When Bankers Bite Back

Der ehemalige Vorstandsvorsitzende der Deutschen Bank, Josef Ackermann, kommt am 18.05.2015 in München (Bayern) in den Verhandlungssaal im Landgericht. Vier ehemalige Manager und der aktuelle Co-Chef der Deutschen Bank Fitschen müssen sich wegen versuchten Betrugs im Kirch-Prozess verantworten. Foto: Sven Hoppe/dpa +++(c) dpa - Bildfunk+++
An honest Joe?
  • Why it matters

    Why it matters

    If former and current Deutsche Bank executives are found guilty of misleading a court, the reputation and businesses of Germany’s largest bank could suffer.

  • Facts


    • Alongside Joe Ackermann, current Deutsche co-chairman Jürgen Fitschen, ex-boss Rolf E. Breuer, ex-supervisory chairman Clemens Börsig and former board member Tessen von Heydebreck are on trial.
    • Deutsche Bank and Kirch Group settled a long-running damages case in 2014, agreeing to pay €925 million, or $1 billion, to the heirs of Leo Kirch.
    • Mr. Kirch, and later his heirs, alleged Mr. Breuer intentionally raised doubts about Kirch Media’s financial position to precipitate the media company’s collapse, and then profit from investment banking fees in its ensuing breakup.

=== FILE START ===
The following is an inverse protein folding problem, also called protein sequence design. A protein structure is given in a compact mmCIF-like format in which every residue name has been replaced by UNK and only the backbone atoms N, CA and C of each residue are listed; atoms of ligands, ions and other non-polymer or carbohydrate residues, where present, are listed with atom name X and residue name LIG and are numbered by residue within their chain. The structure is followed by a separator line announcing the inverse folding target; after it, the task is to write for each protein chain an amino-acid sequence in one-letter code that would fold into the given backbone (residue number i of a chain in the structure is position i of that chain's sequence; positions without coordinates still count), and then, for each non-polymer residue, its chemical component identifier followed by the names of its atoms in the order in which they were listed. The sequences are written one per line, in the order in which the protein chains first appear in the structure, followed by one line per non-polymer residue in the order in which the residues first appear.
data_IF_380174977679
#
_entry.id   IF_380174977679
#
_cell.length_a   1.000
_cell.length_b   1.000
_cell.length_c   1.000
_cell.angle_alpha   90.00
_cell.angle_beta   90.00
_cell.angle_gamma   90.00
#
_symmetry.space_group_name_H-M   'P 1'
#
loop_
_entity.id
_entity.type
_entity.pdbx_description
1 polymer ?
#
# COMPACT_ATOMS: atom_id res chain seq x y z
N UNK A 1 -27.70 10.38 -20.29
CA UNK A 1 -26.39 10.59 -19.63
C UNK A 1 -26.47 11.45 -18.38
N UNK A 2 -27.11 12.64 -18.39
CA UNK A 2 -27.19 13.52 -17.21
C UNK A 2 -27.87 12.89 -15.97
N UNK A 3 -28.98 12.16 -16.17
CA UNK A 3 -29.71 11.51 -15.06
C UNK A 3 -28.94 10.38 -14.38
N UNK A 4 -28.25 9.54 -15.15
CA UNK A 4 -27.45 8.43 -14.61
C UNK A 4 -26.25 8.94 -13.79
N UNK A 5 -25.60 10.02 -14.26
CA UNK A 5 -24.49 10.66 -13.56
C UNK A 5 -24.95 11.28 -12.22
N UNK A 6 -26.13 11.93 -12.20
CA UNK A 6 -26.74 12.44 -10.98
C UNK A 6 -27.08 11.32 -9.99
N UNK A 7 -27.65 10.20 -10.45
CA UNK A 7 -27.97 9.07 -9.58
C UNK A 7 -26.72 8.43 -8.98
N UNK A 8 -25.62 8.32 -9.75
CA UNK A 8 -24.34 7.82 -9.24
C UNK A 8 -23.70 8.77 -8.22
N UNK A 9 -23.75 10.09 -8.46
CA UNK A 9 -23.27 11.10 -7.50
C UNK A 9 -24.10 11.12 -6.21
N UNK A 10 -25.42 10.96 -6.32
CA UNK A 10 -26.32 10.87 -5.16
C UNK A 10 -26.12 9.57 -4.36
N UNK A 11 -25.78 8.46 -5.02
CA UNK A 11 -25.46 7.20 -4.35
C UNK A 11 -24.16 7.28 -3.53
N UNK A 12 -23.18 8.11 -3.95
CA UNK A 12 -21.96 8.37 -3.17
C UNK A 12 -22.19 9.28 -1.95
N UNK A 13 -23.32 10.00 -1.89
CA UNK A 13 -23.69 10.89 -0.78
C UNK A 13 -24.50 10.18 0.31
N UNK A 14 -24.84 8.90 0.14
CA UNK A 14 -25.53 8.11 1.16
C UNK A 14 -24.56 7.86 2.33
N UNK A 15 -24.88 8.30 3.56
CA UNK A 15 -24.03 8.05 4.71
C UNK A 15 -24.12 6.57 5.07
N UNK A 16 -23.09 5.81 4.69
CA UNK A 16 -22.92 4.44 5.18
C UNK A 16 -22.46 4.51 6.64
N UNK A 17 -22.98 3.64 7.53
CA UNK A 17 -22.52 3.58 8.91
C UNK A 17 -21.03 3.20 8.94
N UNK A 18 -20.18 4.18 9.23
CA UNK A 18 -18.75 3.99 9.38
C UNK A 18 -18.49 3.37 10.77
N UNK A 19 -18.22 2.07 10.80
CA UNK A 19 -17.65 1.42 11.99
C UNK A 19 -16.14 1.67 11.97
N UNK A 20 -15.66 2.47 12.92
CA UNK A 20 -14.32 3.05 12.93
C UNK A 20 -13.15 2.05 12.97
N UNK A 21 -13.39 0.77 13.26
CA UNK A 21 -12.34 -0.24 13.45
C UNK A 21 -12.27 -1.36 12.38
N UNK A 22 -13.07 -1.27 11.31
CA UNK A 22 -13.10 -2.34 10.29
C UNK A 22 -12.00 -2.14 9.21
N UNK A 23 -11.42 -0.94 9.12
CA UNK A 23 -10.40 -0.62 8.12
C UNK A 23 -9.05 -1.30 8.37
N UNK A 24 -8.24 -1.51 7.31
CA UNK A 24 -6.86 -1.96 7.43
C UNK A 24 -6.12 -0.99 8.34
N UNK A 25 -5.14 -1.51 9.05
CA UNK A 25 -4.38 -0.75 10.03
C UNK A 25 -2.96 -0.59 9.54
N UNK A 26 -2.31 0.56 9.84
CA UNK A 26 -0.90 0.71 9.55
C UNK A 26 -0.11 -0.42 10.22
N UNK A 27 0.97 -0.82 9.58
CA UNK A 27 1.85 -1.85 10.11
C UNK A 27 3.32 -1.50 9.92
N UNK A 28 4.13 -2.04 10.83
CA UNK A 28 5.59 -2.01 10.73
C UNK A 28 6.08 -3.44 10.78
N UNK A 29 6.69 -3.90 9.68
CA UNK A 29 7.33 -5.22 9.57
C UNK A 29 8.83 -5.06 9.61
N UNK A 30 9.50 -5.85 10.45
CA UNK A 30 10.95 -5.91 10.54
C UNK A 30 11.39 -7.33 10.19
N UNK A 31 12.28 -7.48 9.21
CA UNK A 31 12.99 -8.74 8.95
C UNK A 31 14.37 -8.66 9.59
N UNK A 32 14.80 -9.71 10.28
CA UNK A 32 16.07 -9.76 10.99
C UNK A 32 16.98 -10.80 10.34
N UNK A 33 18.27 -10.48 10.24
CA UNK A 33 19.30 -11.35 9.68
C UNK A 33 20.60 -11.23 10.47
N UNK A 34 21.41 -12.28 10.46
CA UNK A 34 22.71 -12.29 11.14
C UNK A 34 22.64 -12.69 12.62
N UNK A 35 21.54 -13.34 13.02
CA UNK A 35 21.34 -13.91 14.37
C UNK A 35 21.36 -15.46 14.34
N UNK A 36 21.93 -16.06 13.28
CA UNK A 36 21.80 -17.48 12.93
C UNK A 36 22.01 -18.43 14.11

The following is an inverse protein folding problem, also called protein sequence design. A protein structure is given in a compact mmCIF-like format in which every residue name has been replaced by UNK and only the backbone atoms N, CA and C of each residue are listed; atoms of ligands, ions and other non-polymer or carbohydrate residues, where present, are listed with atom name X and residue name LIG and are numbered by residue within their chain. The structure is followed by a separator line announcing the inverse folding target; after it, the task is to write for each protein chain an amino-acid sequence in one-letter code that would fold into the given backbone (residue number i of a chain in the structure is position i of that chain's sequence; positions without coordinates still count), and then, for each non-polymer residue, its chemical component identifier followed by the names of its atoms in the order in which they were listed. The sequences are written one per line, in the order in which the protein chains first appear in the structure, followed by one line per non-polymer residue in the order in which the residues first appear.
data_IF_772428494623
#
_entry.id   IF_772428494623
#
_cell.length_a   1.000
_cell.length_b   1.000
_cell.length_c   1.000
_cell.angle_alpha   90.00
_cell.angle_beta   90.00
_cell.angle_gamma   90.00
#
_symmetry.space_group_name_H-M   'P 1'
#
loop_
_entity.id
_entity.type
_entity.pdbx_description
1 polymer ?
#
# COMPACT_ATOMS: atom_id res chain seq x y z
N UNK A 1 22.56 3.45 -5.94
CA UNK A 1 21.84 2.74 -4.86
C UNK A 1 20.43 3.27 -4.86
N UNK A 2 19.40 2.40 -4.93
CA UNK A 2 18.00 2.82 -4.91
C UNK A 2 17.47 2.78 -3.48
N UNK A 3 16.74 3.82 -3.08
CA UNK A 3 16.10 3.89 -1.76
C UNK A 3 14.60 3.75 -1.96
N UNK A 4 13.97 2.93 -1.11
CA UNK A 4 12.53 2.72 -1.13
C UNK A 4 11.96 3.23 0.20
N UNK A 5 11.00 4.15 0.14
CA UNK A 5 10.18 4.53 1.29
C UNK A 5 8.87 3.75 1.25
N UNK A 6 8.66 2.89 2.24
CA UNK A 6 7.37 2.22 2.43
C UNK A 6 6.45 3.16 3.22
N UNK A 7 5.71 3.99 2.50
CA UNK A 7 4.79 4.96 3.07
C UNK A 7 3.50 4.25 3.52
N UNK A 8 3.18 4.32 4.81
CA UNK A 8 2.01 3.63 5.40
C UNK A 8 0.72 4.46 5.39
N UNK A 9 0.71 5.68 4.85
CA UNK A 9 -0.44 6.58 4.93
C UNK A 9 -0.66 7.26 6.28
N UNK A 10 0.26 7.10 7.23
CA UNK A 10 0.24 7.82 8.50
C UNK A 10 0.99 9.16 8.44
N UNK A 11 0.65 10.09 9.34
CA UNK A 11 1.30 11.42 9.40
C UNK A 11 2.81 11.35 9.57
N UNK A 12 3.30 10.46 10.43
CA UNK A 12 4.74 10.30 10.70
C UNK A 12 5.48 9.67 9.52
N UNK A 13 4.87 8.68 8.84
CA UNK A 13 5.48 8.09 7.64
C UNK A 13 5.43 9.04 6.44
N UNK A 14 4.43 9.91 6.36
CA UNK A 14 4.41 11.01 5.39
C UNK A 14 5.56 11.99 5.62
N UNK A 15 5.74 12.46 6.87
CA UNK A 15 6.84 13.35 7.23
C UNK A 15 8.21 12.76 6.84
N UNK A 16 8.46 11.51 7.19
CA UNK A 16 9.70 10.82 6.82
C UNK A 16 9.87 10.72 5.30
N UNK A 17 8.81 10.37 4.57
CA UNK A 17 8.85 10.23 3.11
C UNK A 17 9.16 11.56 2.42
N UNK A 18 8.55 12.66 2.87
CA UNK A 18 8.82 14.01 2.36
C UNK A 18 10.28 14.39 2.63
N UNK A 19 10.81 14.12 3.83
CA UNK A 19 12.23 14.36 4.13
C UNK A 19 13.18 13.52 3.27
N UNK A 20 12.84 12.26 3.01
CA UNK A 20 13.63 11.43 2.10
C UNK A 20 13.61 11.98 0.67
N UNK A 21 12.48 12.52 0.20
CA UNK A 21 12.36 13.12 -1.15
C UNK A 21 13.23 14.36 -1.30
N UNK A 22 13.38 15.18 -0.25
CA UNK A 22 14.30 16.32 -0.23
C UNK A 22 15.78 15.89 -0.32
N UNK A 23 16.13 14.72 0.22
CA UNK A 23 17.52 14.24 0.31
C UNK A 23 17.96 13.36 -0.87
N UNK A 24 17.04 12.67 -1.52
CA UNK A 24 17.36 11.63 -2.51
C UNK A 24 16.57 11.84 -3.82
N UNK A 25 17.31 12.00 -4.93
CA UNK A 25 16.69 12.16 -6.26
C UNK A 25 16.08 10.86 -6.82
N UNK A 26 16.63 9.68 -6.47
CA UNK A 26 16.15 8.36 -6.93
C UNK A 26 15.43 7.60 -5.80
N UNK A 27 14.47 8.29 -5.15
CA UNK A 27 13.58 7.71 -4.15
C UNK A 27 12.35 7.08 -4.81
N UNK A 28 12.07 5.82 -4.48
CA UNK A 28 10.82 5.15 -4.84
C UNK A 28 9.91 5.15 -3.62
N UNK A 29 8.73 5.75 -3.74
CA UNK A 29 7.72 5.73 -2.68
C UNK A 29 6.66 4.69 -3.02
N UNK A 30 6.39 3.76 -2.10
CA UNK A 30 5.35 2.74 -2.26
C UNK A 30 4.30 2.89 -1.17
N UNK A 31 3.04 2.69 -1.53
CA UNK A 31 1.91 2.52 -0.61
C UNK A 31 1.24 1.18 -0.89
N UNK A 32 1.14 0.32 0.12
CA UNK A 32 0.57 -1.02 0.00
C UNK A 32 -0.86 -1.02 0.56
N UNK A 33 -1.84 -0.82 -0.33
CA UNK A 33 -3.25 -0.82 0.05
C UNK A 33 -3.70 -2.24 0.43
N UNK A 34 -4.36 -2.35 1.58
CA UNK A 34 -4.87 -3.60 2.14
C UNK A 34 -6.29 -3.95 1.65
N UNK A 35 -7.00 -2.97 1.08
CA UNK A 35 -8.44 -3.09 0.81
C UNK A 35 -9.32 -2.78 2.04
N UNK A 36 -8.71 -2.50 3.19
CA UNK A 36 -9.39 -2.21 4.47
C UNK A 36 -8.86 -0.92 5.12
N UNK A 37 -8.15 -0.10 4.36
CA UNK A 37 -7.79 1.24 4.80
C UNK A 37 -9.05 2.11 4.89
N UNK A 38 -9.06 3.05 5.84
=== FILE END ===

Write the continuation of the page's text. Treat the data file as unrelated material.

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The agenda for the eighth day of a trial against current and former Deutsche Bank executives appeared unspectacular at first, but then the ex-chief executive of Germany’s largest bank decided to speak.

The testimony of Josef Ackermann, Deutsche Bank’s CEO between 2002 and 2012, turned into a verbal broadside against Guido Kotschy, the judge presiding over Deutsche Bank’s €925 million, or $1 billion, civil settlement last year with the heirs of Germany’s once-powerful Kirch media group.

Mr. Ackermann and four other managers, including current Deutsche Bank co-CEO Jürgen Fitschen, are accused of colluding to mislead a previous court about the events leading to the 2002 bankruptcy of Kirch Media. Founder Leo Kirch accused and sued the bank for having a hand in his company’s collapse. The bankers and Deutsche Bank have repeatedly denied the charges.

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